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Getting Wired

June 1, 2003
Faster data at a flat monthly rate. What began as a technoid fantasy is now an industrywide service in the making.After a gut-check of its membership

Faster data at a flat monthly rate. What began as a technoid fantasy is now an industrywide service in the making.

After a gut-check of its membership came back positive last month, the board of directors of the Industry Data Exchange Association (IDEA), Rosslyn, Va., decided to press forward with the creation of an extranet for its members. The electrical extranet is designed to give users secure, high-speed access to the product and pricing data to be housed in IDEA's industry data warehouse (IDW) as well as a flat-rate conduit for sending and receiving transaction data and other communications worldwide. Some in the industry believe the extranet may do more than even the eagerly anticipated IDW to slash transaction costs. Certainly the combined package is a powerful concept.

"The hugely strategic thing with the (IDEA extranet) is that the IDEA board was able to negotiate a private extranet that will handle EDI transmissions at a flat rate, and it's the first time, we understand from MCI WorldCom, that this has ever been done in the world," Crum said. "Previously all EDI transactions had been metered, and you've been billed by VANs (value-added network providers) based on the amount of information you push through in the transmission. As EDI activities increase in our industry, which they are at an exponential rate, so too are the VAN charges through the industry. So it's a huge tax on the commerce of the electrical industry, and since we've been able to do this at a flat rate, we can push all the EDI through for the rates indicated. It's a huge advantage."

The IDEA board in mid-May approved the resumption of negotiations with MCI WorldCom, Jackson, Miss., to work out the final details of creating, maintaining, marketing and financing the extranet. A deal had just been finalized as this issue went to press, and IDEA officials were expecting the contracts to be signed during the first week of this month. The three-year commitment calls for IDEA to make an initial capital investment for construction of the network and then to pay a monthly service fee thereafter. With the negotiations done, IDEA expects to have the extranet in place when the IDW comes online sometime around the end of July.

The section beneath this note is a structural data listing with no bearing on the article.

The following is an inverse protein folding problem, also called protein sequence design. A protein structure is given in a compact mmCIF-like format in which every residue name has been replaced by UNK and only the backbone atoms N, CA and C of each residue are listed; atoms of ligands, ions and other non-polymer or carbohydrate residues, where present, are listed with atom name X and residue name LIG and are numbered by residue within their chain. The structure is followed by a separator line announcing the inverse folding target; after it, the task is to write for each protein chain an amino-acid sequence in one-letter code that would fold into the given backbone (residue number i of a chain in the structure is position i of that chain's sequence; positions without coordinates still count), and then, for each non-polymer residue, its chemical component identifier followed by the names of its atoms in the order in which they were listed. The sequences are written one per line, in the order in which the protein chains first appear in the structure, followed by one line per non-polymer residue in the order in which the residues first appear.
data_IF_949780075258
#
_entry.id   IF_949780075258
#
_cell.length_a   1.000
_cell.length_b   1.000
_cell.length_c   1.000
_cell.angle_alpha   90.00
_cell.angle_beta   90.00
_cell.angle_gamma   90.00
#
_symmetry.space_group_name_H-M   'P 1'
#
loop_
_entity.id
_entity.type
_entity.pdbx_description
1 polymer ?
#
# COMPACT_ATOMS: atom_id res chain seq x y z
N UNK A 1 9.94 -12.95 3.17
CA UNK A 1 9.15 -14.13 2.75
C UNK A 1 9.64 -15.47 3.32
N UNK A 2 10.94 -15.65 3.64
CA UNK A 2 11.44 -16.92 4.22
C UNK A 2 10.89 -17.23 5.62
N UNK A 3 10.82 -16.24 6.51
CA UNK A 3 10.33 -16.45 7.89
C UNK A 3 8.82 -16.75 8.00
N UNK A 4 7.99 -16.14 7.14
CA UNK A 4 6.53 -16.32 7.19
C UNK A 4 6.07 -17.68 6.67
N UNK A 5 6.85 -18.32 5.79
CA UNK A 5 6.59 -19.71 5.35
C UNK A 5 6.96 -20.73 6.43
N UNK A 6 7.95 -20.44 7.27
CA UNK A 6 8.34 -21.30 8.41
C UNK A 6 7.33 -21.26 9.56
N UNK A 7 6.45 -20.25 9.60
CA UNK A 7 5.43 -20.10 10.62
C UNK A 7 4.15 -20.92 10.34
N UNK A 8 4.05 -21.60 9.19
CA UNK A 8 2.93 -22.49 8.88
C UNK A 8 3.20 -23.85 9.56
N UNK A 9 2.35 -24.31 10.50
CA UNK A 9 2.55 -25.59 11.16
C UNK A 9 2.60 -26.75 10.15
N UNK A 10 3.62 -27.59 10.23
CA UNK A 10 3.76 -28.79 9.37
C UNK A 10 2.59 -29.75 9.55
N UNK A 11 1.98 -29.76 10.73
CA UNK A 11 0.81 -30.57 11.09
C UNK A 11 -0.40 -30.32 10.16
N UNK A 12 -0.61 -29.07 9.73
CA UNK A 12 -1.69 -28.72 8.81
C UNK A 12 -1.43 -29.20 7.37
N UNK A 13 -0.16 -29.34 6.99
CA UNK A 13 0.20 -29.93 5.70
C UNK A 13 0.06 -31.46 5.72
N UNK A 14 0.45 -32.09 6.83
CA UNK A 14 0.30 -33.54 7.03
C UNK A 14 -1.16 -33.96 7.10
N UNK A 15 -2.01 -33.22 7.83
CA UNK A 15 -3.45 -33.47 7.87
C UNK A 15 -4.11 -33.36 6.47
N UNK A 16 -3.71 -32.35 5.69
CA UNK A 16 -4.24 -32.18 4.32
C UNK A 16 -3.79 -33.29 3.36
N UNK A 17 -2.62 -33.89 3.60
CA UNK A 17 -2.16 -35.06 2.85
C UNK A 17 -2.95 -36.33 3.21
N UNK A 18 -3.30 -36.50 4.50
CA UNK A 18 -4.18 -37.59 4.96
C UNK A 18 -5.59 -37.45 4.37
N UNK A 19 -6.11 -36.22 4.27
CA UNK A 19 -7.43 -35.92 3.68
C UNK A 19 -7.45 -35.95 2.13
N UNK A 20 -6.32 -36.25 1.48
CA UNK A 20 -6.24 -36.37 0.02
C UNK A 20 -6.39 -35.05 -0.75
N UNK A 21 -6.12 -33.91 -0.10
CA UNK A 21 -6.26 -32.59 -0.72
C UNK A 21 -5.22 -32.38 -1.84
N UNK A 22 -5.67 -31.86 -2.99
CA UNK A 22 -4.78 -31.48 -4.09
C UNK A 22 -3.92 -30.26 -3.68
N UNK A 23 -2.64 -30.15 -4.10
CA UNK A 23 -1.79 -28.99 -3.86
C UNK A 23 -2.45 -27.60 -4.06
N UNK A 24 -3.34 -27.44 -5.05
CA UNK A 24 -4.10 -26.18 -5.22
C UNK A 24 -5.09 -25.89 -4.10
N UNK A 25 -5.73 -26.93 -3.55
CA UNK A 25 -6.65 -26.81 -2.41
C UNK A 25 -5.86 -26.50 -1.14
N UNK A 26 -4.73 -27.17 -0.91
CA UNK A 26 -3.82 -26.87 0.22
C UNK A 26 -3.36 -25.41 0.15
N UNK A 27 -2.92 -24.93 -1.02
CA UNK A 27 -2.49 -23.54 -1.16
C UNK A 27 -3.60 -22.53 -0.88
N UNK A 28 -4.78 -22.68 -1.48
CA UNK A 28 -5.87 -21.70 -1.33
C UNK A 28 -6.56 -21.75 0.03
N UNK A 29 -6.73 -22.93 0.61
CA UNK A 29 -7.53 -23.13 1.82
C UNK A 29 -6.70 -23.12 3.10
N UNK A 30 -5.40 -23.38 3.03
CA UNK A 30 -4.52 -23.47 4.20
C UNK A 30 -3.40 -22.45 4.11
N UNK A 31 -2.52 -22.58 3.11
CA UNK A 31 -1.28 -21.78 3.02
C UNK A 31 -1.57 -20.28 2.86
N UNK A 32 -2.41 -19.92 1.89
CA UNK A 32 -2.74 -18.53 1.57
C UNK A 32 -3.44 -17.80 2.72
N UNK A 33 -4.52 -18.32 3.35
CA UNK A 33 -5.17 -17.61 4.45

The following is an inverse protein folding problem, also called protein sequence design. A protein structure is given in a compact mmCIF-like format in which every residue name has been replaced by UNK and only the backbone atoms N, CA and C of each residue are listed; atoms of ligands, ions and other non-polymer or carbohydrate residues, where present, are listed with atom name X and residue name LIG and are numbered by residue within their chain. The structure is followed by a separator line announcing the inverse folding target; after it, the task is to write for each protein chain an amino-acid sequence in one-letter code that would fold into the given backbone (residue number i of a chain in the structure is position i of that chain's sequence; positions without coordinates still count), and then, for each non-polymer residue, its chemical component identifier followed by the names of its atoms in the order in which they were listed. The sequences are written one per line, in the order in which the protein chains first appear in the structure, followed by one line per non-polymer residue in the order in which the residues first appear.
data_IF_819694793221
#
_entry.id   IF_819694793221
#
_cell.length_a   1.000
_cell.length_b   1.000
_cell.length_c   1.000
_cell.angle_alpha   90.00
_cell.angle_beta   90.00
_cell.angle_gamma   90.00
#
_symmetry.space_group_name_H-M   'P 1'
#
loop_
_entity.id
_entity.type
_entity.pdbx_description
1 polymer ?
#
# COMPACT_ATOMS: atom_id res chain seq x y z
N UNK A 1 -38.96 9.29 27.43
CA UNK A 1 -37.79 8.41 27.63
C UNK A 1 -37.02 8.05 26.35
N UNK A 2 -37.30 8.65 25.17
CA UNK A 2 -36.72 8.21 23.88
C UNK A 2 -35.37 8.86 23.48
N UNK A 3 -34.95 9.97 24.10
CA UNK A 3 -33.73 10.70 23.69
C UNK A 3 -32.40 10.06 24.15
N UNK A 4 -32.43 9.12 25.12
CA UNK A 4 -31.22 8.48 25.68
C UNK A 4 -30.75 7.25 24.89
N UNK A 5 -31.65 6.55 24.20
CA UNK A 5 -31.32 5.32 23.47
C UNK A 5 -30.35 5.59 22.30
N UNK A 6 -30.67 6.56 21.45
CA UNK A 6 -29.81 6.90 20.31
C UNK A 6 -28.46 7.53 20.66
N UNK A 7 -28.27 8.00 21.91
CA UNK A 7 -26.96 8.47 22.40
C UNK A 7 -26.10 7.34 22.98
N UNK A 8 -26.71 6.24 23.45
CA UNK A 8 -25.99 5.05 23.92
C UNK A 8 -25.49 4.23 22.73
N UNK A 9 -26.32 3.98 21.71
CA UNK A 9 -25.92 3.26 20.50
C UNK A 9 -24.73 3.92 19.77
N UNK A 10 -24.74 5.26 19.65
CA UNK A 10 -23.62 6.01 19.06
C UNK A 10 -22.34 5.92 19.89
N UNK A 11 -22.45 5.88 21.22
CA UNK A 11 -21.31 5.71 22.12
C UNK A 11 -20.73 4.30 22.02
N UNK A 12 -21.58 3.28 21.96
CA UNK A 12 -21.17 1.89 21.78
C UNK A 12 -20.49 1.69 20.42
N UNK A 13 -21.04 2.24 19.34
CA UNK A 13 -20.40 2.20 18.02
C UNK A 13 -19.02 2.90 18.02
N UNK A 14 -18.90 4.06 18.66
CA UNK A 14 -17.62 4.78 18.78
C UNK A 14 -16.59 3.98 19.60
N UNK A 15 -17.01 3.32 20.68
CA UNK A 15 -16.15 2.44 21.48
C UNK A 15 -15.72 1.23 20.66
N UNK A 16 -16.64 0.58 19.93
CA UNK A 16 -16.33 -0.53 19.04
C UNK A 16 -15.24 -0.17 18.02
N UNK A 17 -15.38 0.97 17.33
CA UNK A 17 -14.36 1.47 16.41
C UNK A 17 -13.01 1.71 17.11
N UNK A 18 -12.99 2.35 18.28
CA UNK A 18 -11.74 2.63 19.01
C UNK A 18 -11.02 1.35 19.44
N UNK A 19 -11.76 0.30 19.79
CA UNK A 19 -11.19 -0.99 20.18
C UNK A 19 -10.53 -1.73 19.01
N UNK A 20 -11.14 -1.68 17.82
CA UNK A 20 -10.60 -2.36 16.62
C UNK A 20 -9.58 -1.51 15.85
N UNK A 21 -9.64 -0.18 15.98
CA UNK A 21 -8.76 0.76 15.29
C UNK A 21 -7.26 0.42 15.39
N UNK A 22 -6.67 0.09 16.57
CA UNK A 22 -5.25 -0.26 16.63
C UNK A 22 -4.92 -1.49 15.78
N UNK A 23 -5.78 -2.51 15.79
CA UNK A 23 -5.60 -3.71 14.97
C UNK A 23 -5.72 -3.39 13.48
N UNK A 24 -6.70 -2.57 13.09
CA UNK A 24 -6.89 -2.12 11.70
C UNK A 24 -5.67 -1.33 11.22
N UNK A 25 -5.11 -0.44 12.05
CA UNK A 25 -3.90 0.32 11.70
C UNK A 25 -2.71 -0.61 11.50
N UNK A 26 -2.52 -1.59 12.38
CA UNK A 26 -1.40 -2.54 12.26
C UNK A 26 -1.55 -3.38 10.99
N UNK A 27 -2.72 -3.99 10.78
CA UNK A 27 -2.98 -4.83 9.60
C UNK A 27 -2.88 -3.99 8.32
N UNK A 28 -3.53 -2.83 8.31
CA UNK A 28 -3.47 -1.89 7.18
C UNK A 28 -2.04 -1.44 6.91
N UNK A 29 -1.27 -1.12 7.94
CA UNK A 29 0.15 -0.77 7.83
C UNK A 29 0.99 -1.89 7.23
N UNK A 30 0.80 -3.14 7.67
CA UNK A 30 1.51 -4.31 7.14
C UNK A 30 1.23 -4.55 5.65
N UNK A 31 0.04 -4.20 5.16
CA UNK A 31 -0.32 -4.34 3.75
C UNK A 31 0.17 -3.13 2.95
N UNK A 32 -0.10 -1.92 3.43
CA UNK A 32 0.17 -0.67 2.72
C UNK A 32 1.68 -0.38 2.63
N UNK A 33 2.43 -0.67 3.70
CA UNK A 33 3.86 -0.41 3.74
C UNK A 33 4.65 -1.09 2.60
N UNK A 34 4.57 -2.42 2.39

The extranet will be a secure, private communications network built by MCI WorldCom. It will use frame relay and internet protocol (IP) communication standards but will not be accessible from the worldwide Internet. Access will be available only to members of IDEA, and critical business transaction traffic will be given automatic priority status, which insures that service will, in theory, be much more resistent to interruptions than a connection over the Internet itself.

In its original configuration, the extranet will be able to transfer all of any member's inter-company business transactions and graphical information. That includes sending and receiving transaction sets to download data from the IDW, and it explicitly includes all electronic data interchange (EDI) transactions with any trading partners, now and in the future. According to an IDEA information bulletin the extranet's initial construction will not be designed for data connections within a company or for sending and receiving audio and video signals, though those capabilities may be added in the future.

The main benefits of the extranet are three: speed, security and cost control. The extranet will allow users to send data over high-capacity T-1 trunk lines at speeds up to 1.544 megabits per second (Mbps). The security protocols used will offer "near banking grade security" says IDEA.

Users of the extranet will connect for fixed monthly fees with no additional usage charges. That means as users' appetite for data grows, which IDEA expects it will, especially once they get a feel for what they can do with the amount of data available from the IDW, they can retrieve and use that data without paying a VAN additional fees for the added traffic.

Financing for the system is substantial. In addition to their IDEA initiation fees, distributors will pay a monthly usage fee based on a formula that considers the distributor's total revenues and the number of branches he has. That usage fee covers access to the IDW and use of the extranet. In addition, the distributor will have to pay a monthly fee of $850 to $2,900 to MCI WorldCom to cover connection to the extranet and rental of an extranet router that will be installed on the distributor's site. Manufacturers don't pay a monthly usage fee to IDEA but instead, in addition to their IDEA initiation fee, they pay an annual fee that goes to maintenance of the IDW and operation of the IDEA. If they use the extranet the manufacturers also pay an initiation fee for the extranet that equals half their initiation fee to join IDEA. Manufacturers also pay the $850 to $2,900 fee to MCI WorldCom for connection and rental of the extranet router.